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Internet of Tomorrow: Weaving Together Security-Enabled, Wirelessly-Connected Devices

Freescale’s Internet of Tomorrow tour in China is tasked with the big mission of having over 15000 customer interaction and visiting more than 20 universities, in the next nine months, providing over 100+ trainings. The highlight of this programme is the ‘IoT Truck’, which provides an opportunity to experience the embedded technologies behind the Internet of Things (IoT) offerings like wearables, smarthome, automotive infotainment and smartenergy, while showcasing what these solutions are capable of, today and in the future.
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Internet of TomorrowJohn Dixon

In an interview with EFY, John Dixon, Director – Corporate Marketing, Freescale, talks about the opportunities that will drive the growth of the IoT and security needs in those devices. He also talks about India as a key IoT market and its role as an IoT-enabler in multiple forms.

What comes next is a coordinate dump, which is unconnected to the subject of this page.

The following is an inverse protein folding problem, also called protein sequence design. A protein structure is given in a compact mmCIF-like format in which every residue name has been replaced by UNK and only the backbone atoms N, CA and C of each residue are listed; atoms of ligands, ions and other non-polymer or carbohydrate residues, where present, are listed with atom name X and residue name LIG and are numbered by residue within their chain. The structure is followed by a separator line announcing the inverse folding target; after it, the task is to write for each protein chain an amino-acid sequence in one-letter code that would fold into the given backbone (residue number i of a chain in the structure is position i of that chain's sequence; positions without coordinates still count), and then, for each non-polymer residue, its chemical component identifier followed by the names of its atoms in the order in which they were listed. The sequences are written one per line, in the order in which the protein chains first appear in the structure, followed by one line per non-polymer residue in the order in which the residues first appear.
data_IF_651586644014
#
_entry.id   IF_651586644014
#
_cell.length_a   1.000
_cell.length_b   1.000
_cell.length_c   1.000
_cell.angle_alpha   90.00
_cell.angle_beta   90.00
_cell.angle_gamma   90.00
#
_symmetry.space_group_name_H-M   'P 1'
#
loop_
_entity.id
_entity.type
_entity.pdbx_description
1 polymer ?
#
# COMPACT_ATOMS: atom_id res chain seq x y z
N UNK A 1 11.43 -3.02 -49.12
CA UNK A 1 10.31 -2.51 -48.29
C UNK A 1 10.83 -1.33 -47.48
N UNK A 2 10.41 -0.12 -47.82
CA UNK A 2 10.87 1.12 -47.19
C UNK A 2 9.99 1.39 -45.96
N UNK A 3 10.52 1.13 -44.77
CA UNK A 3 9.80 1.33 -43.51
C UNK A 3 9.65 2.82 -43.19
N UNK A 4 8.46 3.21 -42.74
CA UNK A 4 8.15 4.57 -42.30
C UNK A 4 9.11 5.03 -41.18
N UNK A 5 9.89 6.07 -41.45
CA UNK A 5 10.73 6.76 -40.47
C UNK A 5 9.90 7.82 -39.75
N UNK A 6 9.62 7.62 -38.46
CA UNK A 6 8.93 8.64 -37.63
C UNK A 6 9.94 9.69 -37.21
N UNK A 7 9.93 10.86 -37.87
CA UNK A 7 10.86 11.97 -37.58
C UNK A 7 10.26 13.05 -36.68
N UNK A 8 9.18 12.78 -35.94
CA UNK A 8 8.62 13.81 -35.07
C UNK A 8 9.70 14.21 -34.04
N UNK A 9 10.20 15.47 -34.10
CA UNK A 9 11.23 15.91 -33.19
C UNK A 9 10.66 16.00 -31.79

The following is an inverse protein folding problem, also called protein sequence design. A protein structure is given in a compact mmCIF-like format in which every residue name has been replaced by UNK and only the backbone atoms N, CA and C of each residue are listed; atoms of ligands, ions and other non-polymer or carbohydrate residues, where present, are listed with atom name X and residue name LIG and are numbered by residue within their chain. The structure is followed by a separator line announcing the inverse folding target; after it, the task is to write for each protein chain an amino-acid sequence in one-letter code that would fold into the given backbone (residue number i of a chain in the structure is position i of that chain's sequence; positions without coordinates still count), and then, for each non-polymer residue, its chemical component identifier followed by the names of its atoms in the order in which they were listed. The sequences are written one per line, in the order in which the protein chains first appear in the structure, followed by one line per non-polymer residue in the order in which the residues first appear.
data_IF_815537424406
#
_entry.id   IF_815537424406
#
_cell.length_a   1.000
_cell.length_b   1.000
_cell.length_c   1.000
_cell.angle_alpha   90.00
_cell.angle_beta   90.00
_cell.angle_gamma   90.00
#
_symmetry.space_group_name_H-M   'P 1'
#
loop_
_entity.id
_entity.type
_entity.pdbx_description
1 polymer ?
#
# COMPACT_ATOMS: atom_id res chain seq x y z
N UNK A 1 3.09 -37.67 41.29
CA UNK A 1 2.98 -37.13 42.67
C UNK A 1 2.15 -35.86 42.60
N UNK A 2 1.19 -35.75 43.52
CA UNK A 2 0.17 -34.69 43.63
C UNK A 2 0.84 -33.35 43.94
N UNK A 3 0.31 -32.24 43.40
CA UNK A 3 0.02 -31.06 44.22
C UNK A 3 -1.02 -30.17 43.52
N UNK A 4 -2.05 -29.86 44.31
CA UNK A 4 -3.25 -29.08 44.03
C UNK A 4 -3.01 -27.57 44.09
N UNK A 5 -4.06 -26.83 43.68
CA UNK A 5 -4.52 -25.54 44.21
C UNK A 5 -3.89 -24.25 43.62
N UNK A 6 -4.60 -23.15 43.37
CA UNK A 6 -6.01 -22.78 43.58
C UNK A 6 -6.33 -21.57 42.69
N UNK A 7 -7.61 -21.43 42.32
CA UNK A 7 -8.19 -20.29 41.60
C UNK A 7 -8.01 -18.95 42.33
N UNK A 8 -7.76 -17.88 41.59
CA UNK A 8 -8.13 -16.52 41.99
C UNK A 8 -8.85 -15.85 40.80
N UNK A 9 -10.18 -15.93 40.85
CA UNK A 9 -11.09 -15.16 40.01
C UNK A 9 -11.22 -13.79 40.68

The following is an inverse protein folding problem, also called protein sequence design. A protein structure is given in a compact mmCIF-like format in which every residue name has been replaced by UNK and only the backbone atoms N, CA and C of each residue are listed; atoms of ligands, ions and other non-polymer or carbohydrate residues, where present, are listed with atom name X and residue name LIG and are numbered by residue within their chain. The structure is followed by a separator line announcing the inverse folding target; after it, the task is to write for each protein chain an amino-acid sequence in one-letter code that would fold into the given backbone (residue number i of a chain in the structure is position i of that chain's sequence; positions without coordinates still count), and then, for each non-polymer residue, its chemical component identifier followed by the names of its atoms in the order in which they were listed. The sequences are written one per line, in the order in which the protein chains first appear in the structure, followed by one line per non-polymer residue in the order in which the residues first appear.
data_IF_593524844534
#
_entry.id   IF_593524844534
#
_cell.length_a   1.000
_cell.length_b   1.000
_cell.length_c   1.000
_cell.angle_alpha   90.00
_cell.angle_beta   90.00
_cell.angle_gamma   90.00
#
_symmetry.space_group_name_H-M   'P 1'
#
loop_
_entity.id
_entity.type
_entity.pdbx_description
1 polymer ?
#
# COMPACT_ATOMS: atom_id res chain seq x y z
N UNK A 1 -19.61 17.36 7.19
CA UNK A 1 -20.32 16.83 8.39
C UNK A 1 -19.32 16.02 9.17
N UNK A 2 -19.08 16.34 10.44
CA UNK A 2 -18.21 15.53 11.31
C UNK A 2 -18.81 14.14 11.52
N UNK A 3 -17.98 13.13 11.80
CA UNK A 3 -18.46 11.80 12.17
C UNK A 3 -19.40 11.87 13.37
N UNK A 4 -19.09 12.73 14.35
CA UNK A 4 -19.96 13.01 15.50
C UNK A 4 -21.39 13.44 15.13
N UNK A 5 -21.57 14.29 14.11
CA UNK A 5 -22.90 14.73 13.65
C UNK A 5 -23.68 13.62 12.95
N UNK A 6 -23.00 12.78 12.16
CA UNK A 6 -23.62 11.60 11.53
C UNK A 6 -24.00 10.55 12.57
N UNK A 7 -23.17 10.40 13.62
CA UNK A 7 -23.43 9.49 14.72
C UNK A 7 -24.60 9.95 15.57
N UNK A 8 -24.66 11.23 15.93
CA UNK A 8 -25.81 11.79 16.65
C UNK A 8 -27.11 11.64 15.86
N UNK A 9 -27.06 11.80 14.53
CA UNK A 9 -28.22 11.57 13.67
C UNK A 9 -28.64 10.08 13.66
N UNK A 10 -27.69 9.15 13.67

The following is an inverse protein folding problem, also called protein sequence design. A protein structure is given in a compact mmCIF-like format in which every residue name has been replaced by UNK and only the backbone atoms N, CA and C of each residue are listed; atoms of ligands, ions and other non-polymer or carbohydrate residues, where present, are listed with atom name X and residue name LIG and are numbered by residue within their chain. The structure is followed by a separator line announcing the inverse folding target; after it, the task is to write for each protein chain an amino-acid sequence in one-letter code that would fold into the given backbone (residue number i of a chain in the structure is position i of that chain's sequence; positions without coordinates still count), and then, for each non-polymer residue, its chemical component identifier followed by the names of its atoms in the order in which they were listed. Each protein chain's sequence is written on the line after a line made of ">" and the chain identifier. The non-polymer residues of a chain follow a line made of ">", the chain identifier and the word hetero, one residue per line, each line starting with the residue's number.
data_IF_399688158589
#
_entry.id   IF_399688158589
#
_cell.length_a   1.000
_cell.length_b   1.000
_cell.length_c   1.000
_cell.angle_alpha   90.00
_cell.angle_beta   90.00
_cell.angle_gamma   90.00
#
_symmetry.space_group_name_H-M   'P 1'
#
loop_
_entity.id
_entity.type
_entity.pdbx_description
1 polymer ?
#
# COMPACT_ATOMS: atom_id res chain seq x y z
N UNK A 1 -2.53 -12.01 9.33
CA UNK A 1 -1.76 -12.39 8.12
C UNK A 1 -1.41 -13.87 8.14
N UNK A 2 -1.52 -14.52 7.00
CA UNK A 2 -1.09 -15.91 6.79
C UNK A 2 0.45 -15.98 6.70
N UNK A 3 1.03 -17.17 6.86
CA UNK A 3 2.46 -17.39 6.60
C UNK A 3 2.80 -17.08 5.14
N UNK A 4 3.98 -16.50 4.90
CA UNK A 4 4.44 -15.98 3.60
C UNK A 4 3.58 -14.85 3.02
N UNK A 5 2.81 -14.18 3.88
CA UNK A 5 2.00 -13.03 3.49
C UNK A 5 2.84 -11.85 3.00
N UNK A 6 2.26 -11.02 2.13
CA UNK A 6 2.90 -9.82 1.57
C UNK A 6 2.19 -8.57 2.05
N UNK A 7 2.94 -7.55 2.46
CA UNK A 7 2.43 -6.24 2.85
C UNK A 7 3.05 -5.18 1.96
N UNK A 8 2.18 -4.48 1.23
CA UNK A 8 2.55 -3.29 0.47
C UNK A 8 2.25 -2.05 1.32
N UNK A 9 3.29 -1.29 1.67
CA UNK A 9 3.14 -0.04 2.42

Introducing the Internet of Tomorrow…

Q: How does Freescale define Internet of Tomorrow, their adaptation of the term Internet of Things (IoT)?
A: IoT is about everything being connected, it adds intelligence to everyday items that do not have intelligence or connectivity with analytics. I think it has already started and is really prevalent in a lot of places around the world. What Freescale terms as Internet of Tomorrow is not only connectivity, intelligence and analytics but also added security. I think one of the components that still have to be ingrained in every single component of IoT is security. Freescale has been providing security solutions inside all our processors that fit into gateways and the cloud, so you have a continuous stream of communication with security, which actually secures the entire IoT. The Internet of Tomorrow is thus a secured IoT.